Tokyo Olympics To Go Ahead Without Spectators
This summer’s Olympic Games is set to go ahead in Tokyo without any spectators present.
The development comes after a recent surge in coronavirus cases, with Tokyo 2020 chief Seiko Hashimoto stating that organisers had reached an agreement that there shouldn’t be any spectators in attendance.
Hashimoto has described the situation as ‘regrettable’, and apologised to fans who have already purchased tickets to the games.
This decision has been expected, with the Japanese capital having recently seen a worrying surge in the number of new coronavirus infections. As reported by The Guardian, Tokyo reported 920 new cases on Wednesday, July 7, compared with 714 just one week earlier.
This is understood to be the highest total number of infections since May 13, when 1,010 were reported. A further 896 new cases were recorded on Thursday, July 8, amid escalating concerns regarding the new Delta variant.
Prime Minister Yoshihide Suga has stated that Tokyo’s fourth state of emergency would begin as of Monday, July 12, just 11 days before the opening of the Olympic Games, ending on August 22:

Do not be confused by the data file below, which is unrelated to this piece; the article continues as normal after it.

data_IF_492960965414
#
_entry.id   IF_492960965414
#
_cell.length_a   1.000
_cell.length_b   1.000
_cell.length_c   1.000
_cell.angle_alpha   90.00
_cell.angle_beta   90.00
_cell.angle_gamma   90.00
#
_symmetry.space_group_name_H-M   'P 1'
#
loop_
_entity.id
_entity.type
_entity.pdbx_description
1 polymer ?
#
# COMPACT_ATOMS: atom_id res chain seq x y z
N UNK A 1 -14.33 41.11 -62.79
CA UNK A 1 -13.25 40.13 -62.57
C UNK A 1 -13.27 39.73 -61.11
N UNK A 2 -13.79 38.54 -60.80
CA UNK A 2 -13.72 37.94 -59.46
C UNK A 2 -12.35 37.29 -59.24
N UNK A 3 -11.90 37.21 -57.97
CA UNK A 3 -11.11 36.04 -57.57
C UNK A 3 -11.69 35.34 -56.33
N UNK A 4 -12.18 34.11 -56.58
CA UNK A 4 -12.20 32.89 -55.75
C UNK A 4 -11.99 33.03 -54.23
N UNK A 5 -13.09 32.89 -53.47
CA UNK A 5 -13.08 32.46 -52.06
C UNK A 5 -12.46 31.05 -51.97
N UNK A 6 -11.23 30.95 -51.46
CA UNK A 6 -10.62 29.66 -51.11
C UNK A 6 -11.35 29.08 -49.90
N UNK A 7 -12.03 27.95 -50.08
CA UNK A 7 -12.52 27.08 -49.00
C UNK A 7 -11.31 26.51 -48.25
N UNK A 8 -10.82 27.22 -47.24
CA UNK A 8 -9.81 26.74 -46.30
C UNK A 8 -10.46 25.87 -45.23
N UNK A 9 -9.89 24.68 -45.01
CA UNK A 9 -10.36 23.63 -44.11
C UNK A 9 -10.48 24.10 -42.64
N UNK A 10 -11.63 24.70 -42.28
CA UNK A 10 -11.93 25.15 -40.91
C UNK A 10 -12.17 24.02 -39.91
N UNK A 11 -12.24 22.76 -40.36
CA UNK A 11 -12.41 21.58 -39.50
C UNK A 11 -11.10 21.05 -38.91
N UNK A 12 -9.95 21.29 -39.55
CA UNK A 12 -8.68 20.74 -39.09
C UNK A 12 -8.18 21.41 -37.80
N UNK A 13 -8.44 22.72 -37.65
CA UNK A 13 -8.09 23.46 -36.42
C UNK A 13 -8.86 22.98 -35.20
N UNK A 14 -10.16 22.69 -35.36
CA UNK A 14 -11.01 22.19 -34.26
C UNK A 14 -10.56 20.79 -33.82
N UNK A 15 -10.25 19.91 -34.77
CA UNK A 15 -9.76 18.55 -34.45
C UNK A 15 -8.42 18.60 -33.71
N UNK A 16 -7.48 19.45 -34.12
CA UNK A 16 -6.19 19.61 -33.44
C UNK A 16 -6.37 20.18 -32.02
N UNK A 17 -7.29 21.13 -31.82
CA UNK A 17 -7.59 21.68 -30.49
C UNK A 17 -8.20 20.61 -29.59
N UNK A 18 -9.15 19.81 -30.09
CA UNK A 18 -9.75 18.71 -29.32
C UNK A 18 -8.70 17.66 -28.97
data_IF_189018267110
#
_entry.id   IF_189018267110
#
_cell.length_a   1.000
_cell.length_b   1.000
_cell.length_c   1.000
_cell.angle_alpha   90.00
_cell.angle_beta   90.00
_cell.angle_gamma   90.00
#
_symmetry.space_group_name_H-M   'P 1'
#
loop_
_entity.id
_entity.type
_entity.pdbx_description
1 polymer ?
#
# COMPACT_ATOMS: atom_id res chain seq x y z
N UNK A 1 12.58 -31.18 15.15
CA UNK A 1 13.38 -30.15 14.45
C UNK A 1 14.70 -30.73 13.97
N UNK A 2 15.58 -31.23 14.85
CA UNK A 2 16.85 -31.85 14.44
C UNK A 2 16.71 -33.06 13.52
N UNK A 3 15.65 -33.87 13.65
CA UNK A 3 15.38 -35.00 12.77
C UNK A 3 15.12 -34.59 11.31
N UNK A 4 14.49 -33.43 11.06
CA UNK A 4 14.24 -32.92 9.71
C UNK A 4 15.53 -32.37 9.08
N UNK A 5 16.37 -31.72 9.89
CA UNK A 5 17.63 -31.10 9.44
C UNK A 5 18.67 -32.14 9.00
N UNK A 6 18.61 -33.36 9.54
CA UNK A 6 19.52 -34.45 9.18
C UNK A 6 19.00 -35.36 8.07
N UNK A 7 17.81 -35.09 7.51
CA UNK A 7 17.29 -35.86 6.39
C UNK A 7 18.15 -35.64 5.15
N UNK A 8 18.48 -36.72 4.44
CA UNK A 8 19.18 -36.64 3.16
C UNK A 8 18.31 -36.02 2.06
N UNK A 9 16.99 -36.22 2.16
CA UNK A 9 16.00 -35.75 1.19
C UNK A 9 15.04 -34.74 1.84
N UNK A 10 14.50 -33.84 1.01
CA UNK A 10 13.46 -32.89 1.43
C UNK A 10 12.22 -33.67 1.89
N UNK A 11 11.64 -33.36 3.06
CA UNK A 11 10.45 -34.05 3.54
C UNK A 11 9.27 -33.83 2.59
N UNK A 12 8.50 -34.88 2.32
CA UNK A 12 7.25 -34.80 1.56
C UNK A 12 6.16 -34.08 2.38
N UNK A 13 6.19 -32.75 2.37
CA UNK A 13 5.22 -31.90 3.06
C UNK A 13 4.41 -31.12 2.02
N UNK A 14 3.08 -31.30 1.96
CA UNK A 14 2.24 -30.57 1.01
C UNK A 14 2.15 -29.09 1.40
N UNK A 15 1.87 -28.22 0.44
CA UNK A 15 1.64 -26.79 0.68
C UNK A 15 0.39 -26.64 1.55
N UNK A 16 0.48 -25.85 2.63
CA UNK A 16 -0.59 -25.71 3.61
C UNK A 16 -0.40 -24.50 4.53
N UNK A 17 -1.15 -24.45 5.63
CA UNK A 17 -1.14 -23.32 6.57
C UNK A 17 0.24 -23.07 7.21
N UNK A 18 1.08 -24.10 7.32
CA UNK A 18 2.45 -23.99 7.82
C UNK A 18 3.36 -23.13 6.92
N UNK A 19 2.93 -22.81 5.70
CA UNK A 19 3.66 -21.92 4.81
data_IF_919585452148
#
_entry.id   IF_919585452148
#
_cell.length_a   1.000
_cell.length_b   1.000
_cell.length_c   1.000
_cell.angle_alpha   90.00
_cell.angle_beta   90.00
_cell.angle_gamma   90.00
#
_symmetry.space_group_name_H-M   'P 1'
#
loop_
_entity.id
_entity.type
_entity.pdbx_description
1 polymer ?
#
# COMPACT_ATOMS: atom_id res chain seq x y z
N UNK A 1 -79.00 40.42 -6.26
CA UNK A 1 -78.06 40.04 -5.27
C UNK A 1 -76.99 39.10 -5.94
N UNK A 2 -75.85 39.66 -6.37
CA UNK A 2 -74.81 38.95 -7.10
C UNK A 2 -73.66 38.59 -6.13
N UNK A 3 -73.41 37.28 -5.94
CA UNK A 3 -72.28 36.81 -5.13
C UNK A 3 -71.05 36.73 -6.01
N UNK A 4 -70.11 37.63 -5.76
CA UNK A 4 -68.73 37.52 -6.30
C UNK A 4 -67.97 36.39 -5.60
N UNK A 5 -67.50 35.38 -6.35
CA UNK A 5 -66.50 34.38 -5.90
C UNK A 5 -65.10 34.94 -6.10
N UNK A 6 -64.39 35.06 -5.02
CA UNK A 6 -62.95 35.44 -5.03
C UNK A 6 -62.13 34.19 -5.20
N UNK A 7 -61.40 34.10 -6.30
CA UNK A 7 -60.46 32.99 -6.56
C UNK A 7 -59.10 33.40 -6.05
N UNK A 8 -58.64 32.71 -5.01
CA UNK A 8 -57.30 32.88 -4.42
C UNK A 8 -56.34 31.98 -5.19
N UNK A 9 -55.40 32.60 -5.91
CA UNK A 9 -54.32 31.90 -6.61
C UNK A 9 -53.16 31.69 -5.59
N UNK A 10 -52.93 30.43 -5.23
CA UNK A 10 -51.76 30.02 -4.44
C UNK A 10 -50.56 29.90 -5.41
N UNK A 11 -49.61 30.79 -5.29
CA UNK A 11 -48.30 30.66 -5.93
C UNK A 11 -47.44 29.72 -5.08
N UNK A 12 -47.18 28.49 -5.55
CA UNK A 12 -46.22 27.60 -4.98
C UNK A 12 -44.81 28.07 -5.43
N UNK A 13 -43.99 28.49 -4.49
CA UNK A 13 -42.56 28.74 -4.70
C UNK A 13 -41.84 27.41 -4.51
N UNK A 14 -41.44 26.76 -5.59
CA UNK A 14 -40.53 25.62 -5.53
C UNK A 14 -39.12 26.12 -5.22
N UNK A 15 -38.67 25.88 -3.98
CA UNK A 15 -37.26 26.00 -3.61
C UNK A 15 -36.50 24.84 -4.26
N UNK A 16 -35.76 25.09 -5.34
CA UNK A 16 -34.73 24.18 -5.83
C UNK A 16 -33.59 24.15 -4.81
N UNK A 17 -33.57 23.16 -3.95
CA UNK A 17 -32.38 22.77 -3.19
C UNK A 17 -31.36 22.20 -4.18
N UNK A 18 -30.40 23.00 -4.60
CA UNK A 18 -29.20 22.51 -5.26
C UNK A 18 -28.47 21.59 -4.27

Taking into consideration the effect of coronavirus variants and the need to prevent infections from spreading to the rest of the nation again, we need to strengthen our countermeasures. Given the situation, we will issue a state of emergency for Tokyo.
Under this state of emergency, the Japanese government will ban bars and restaurants from serving alcoholic beverages and will also be enforcing early closing times.
As per BBC News, this latest decision was announced following a meeting between the Olympic Games organising committee, members of the Japanese government and International Olympic Committee president, Thomas Bach.
Before the decision was officially confirmed, Hashimoto said:
We need to issue a message which is strong and easy to understand from the point of view of preventing the further spread [of the virus].
The rollout of vaccines has been notably slow in Japan compared with other countries, with just over 15% of citizens being fully vaccinated at the time of writing.
It’s hoped that all those over the age of 65 living in Tokyo and Osaka, the two cities which have suffered most during the latest surge, will be fully vaccinated by the end of the month.
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